The litmus test of a livable town is the amount of women on bikes. So said cycle campaigner and film-maker Richard Grassick at the end of the premiere of Beauty and the Bike, a 55 minute documentary on a cycling project in the north east town of Darlington.
An eight minute clip from the film is a hit on YouTube, with 21,000 views in less than a fortnight. Bicycle advocates across the world have been tweeting and blogging about the clip and interest in the DVD of the movie came in from campaign groups in America as soon as the premiere was over.
The movie follows a group of teen girls as they rediscover cycling via an exchange programme with German teen girls from Bremen.
With a grant from the Department for Transport’s Local Motion project, and other sources including from the EU, the two groups of young women were able to spend time in each other’s towns.
The Darlington girls couldn’t believe how many people cycled in Bremen (the movie interviews a cycling judge who said she wasn’t unusual for cycling to court each day, her colleagues did so too) and the Bremen girls couldn’t understand why British drivers were so aggressive and wanted to go so fast near vulnerable road users.
Directed by Richard Grassick and Beatrix Wupperman, Beauty And the Bike (a name borrowed from a Sustrans project) followed the Darlington girls as they trialled a bike pool made up of Dutch style sit up and beg town bikes.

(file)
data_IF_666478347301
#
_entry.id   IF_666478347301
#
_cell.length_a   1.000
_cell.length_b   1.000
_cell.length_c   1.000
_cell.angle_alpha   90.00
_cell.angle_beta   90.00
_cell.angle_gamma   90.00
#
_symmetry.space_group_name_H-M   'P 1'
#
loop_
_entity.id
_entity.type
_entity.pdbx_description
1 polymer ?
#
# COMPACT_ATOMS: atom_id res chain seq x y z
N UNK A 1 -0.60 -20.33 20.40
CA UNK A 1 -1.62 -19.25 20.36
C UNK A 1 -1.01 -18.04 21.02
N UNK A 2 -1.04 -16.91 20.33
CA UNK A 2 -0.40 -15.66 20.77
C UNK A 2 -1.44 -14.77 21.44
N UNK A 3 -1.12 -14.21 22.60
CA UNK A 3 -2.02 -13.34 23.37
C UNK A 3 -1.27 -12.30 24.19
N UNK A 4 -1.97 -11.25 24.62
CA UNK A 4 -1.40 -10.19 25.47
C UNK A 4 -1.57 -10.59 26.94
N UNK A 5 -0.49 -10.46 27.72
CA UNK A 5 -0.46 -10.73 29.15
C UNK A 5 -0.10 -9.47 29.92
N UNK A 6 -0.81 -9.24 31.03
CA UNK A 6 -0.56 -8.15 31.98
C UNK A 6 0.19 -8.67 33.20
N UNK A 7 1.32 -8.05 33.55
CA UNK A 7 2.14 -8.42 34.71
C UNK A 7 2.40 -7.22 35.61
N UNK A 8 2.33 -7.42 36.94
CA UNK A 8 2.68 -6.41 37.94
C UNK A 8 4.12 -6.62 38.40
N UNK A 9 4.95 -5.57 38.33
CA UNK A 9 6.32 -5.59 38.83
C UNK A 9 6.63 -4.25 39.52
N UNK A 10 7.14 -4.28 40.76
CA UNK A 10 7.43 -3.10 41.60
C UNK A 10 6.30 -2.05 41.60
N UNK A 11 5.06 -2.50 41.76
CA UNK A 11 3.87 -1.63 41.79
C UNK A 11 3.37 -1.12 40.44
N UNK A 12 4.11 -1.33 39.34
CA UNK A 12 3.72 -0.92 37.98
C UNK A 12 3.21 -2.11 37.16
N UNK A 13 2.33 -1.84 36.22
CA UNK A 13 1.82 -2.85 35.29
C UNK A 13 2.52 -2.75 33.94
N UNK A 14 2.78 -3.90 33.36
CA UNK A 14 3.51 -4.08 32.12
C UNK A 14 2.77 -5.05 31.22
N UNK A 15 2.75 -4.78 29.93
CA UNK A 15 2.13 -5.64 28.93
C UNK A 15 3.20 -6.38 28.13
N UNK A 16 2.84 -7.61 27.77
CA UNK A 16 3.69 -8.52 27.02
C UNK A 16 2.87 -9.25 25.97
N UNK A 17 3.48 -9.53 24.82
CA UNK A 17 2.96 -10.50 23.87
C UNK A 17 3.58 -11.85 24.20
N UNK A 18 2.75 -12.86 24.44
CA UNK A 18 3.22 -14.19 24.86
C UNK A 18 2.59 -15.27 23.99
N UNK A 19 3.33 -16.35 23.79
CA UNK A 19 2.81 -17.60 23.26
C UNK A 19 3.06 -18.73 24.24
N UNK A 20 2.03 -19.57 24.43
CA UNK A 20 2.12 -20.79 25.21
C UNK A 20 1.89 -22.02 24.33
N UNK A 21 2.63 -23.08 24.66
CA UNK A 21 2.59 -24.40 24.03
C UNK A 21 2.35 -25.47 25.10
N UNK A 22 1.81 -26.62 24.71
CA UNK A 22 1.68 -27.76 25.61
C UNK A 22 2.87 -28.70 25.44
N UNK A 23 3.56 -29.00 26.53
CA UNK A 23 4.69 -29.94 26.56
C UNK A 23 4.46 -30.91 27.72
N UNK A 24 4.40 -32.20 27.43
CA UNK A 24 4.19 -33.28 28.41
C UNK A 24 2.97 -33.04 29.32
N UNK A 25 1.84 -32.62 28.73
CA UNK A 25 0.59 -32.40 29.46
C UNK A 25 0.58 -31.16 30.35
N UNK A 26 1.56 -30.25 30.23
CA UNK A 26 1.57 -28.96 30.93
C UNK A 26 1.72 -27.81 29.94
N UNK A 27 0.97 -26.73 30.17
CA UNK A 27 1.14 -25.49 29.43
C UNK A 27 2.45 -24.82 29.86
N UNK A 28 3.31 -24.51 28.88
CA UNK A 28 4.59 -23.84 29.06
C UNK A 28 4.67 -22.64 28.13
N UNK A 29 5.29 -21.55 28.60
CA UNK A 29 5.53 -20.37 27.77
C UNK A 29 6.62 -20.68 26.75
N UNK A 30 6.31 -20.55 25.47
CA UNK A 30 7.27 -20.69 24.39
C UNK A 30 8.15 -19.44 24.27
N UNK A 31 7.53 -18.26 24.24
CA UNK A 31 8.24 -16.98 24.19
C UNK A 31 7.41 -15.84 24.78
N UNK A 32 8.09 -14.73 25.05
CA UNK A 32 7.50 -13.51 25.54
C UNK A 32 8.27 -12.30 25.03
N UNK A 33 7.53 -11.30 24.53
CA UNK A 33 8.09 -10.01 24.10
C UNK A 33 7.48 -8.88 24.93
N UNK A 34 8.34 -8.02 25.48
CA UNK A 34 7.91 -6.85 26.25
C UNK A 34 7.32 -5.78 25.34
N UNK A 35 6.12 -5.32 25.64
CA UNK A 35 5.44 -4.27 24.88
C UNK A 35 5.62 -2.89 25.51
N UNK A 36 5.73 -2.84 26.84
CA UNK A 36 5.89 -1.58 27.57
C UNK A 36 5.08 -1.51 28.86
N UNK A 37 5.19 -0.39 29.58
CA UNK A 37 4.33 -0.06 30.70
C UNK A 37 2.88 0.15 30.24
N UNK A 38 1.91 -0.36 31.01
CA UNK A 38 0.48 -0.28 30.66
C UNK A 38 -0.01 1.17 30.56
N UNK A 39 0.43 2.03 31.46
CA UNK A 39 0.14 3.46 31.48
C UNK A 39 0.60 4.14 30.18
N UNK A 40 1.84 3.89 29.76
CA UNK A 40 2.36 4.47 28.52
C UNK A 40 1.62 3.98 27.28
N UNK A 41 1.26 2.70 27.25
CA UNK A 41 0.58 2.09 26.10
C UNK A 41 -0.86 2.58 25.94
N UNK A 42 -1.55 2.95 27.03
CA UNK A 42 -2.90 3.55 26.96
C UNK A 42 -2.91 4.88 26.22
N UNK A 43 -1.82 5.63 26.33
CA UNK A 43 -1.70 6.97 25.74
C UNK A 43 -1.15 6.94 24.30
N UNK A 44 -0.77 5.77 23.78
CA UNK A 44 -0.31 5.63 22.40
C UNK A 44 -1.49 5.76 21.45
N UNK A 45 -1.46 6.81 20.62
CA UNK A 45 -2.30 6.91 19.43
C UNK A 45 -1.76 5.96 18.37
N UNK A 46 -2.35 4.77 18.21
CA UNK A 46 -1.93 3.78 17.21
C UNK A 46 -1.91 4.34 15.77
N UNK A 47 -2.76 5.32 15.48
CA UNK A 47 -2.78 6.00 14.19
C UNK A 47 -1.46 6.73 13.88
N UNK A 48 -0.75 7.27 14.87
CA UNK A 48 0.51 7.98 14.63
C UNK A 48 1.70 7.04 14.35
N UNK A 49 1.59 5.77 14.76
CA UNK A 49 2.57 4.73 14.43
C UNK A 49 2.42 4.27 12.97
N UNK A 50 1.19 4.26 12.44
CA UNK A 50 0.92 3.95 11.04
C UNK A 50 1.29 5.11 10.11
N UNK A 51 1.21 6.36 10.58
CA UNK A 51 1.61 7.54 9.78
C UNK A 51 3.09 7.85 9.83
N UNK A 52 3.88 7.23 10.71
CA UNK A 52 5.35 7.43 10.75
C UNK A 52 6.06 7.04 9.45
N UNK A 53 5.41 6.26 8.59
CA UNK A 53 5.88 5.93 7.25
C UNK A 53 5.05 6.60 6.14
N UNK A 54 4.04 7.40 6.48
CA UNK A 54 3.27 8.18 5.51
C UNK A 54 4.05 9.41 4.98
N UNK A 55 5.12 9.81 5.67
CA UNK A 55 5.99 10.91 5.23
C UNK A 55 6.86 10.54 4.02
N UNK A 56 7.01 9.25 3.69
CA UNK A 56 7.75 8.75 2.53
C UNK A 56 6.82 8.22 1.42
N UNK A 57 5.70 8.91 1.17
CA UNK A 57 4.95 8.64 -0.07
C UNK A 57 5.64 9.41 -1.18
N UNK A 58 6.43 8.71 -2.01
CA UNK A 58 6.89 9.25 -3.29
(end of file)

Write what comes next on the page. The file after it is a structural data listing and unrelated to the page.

Heels were very much in evidence. In fact, local newspaper journalist Lauren Pyrah said it’s was far easier to cycle in heels than walk, so cycling was a practical way of getting about in heels.
The Dutch bikes were shown gliding through Darlington, which is one of Cycling England’s Cycle Demonstration Towns.
Next step for the project is to scale up the bike pool. 60 bikes are being supplied via cash provided by Bike Hub, the UK cycle industry levy scheme.
Velodarlo, the campaign behind Beauty and the Bike, was one of the winners of the New Ideas Fund, a Bike Hub funding project.
At the end of the premiere a Q&A session was held. One movie goer wanted to know why British bike shops didn’t stock the kind of Dutch bikes shown in the documentary.
Grassick fielded this question to bike shop owner Andy Shrimpton of Cycle Heaven in York.
"We sell those kind of bikes, so we’re not guilty," said Shrimpton but he ackowledged that most UK bike shops have been slow to offer bikes other than road bikes and mountain bikes.
A DVD of the movie – and an accompanying book – can be bought from the Beauty and the Bike website.